The SEARCH project – Sport Education for Active and Responsible Citizenship through Health caring – is aimed at training young European citizens and at concretely proposing an intervention to organize different realities related to the dissemination of culture and sport. The project aims at increasing young people’s awareness of the importance of sports-related issues, potentially resulting in behaviour focused on well-being, inclusion and full citizenship.
Enhancing sports education has to be a key objective for every administration: it is enough to consider the highly negative impact of sedentary life in modern society. Besides the human drama linked to the emergence of diseases related to bad habits and little movement, a poor propensity for motor education entails high social costs as people who get sick need care and support from the national health system. We are not simply talking about increasing the space for motor activity, but about intervening systemically in spreading a culture which embraces sport and all its values in order to have a long-term economic response in saving public spending.
OBJECTIVE 1): Enhance the educational activity of sport
Sport plays a decisive role in the education of children, it is an opportunity to train body and mind, it helps developing the ability to learn (know – know how to do – know how to be) and giving rise to a sort of guide allowing to reach maturity with lightness and pleasure. Physical activity creates a high level of satisfaction and wellbeing, based also on human values obtained by the participants/trainees.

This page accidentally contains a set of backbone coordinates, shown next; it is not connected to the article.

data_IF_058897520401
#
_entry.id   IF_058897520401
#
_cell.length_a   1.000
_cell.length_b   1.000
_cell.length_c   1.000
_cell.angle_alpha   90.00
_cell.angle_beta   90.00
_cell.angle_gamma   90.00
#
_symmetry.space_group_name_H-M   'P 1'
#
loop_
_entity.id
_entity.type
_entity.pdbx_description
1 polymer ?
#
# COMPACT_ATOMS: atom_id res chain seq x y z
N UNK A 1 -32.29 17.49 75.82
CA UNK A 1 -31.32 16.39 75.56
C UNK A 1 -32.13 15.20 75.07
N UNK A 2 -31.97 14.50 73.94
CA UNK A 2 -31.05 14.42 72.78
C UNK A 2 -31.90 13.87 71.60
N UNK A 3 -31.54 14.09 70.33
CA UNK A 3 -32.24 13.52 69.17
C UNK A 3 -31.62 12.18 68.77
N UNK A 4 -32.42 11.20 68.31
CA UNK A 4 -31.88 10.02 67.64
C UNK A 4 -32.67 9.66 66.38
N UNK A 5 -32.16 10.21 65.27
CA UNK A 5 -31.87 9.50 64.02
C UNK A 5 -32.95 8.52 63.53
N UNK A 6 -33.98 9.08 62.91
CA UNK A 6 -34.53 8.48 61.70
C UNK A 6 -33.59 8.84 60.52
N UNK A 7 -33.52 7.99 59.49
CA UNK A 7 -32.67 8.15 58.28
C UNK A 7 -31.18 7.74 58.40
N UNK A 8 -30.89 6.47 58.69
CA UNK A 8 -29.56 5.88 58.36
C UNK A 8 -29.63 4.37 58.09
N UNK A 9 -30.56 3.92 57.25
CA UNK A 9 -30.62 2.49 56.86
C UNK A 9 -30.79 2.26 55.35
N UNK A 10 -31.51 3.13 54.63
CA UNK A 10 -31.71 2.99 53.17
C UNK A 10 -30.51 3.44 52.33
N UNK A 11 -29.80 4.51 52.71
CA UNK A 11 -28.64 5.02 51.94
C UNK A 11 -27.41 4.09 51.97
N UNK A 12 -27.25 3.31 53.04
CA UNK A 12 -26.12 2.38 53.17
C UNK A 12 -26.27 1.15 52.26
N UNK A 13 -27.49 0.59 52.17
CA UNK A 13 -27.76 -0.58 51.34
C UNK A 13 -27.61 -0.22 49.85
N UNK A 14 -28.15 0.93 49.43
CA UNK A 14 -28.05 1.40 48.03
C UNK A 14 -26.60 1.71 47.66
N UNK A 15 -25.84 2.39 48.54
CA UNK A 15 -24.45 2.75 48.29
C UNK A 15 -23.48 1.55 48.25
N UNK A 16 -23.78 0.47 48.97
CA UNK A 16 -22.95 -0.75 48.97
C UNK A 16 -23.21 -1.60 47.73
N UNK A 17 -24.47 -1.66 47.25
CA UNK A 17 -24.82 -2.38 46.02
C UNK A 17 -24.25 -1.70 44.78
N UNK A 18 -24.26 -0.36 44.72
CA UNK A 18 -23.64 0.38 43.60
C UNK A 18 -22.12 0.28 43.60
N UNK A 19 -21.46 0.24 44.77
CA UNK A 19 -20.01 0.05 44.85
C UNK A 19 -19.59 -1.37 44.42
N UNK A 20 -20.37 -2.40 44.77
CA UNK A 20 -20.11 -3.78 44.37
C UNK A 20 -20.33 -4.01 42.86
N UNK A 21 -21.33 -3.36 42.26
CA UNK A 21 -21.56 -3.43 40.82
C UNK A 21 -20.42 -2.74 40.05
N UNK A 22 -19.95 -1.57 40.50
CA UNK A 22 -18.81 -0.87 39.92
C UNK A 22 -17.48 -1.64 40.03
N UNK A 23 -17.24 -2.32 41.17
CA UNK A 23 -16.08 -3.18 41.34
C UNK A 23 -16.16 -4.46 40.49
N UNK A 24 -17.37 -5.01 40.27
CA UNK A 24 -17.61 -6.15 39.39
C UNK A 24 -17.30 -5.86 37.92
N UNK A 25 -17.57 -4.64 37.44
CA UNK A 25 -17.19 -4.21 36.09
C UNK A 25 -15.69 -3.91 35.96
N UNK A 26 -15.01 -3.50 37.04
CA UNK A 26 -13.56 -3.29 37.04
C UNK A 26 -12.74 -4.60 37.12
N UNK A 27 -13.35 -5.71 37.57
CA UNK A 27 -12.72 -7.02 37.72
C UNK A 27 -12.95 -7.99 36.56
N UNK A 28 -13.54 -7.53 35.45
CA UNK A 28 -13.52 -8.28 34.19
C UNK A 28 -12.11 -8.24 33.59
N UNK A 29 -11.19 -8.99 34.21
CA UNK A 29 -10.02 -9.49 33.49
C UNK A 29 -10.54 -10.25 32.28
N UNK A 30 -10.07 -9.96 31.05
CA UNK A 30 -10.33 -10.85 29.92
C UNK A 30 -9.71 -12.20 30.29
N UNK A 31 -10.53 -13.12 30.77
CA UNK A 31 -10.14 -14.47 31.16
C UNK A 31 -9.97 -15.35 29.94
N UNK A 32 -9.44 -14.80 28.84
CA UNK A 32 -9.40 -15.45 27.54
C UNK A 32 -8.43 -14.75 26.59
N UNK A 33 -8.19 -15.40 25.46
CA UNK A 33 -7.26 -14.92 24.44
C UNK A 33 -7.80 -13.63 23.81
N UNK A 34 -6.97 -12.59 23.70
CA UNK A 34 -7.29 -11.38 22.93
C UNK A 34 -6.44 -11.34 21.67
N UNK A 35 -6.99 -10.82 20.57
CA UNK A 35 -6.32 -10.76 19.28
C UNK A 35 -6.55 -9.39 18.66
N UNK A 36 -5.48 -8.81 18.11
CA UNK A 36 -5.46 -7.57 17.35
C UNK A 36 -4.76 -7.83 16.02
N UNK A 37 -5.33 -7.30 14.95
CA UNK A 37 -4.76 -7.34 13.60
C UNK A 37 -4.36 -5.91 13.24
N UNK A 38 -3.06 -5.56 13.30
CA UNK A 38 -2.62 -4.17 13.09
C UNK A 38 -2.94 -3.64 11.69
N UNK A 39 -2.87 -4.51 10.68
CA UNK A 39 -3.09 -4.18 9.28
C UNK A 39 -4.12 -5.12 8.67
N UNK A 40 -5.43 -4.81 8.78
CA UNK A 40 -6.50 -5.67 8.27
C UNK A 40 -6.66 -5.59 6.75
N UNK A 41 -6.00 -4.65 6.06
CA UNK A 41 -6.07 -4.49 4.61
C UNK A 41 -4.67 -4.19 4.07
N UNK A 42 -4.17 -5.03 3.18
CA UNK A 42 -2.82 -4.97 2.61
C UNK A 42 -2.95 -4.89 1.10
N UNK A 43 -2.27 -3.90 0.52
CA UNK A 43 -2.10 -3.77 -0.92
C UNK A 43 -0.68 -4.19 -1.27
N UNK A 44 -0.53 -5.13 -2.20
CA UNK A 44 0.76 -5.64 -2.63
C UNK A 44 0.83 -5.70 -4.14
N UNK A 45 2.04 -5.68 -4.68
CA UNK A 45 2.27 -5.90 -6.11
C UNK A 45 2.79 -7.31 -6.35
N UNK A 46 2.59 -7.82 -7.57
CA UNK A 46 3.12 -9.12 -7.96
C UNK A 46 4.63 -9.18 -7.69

OBJECTIVE 2): Encourage sports practice to control national health and social costs
Investing in sport allows savings in health care reducing sedentary lifestyle. Socio-health cost savings are a cross-cutting result obtained at different levels as is well known and proven in all research worldwide. First and foremost, prevention, but also therapy, reconditioning, reduction of relapses and all this is even clearer if we speak about gender medicine.
OBJECTIVE 3): Making sport a force for social inclusion
Sport is a fundamental element on an emotional and social level, it is a multidimensional, dynamic, playful environment, able to enhance the self and body awareness. It is also a good way to be brought out of isolation and to socialize. The European Parliament in its “White Paper on Sport” resolution included and broadened these issues by defining sport as a factor of social inclusion and reaffirming the importance of sport at school. Inclusion processes are linked, on one side, to the construction of the link between young people and local community, while on the other, they examine the expression of subjectivity as the result of representations and interpersonal relationships involved in sport and motor activity.
OBJECTIVE 4): Increase the economic activities related to sport
The first definition, which is more limited, restricts the scope of the survey to people working in the sector and to the economic effects of major professional sport and large-scale events. The second includes also indirect effects such as the purchase of clothing and sports equipment, sports tourism, the purchase of sports newspapers and publications.
OBJECTIVE 5): Turning cities into “smart-sport city”
The challenge concerns opening and permanence of the egalitarian public space. The aim is to bring citizens to live parks and communal areas that are perceived as public sports facilities available to entire communities.